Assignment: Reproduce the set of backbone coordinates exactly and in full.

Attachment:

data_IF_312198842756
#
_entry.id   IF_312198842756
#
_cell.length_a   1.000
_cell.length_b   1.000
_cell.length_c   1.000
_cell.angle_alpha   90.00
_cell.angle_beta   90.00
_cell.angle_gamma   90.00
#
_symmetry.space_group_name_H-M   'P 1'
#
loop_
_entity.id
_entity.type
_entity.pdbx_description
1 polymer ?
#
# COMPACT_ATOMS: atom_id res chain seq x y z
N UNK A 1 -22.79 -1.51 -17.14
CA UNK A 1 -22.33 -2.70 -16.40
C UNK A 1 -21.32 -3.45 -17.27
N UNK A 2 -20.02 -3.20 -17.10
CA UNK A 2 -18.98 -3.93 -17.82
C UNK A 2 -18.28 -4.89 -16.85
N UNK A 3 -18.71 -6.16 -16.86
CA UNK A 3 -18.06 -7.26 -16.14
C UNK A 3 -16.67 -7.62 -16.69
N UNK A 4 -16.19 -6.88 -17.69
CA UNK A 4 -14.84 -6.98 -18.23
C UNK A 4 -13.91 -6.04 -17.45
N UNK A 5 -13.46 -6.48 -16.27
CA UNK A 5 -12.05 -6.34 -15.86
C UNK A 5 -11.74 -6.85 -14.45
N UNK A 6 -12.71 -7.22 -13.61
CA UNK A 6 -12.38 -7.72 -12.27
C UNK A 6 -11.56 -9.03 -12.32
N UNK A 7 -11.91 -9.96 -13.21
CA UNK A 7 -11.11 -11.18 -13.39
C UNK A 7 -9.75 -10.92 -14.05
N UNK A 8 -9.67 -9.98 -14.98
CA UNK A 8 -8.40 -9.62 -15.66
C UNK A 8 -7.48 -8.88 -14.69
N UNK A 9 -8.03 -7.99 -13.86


data_IF_312198842756
#
_entry.id   IF_312198842756
#
_cell.length_a   1.000
_cell.length_b   1.000
_cell.length_c   1.000
_cell.angle_alpha   90.00
_cell.angle_beta   90.00
_cell.angle_gamma   90.00
#
_symmetry.space_group_name_H-M   'P 1'
#
loop_
_entity.id
_entity.type
_entity.pdbx_description
1 polymer ?
#
# COMPACT_ATOMS: atom_id res chain seq x y z
N UNK A 1 -22.79 -1.51 -17.14
CA UNK A 1 -22.33 -2.70 -16.40
C UNK A 1 -21.32 -3.45 -17.27
N UNK A 2 -20.02 -3.20 -17.10
CA UNK A 2 -18.98 -3.93 -17.82
C UNK A 2 -18.28 -4.89 -16.85
N UNK A 3 -18.71 -6.16 -16.86
CA UNK A 3 -18.06 -7.26 -16.14
C UNK A 3 -16.67 -7.62 -16.69
N UNK A 4 -16.19 -6.88 -17.69
CA UNK A 4 -14.84 -6.98 -18.23
C UNK A 4 -13.91 -6.04 -17.45
N UNK A 5 -13.46 -6.48 -16.27
CA UNK A 5 -12.05 -6.34 -15.86
C UNK A 5 -11.74 -6.85 -14.45
N UNK A 6 -12.71 -7.22 -13.61
CA UNK A 6 -12.38 -7.72 -12.27
C UNK A 6 -11.56 -9.03 -12.32
N UNK A 7 -11.91 -9.96 -13.21
CA UNK A 7 -11.11 -11.18 -13.39
C UNK A 7 -9.75 -10.92 -14.05
N UNK A 8 -9.67 -9.98 -14.98
CA UNK A 8 -8.40 -9.62 -15.66
C UNK A 8 -7.48 -8.88 -14.69
N UNK A 9 -8.03 -7.99 -13.86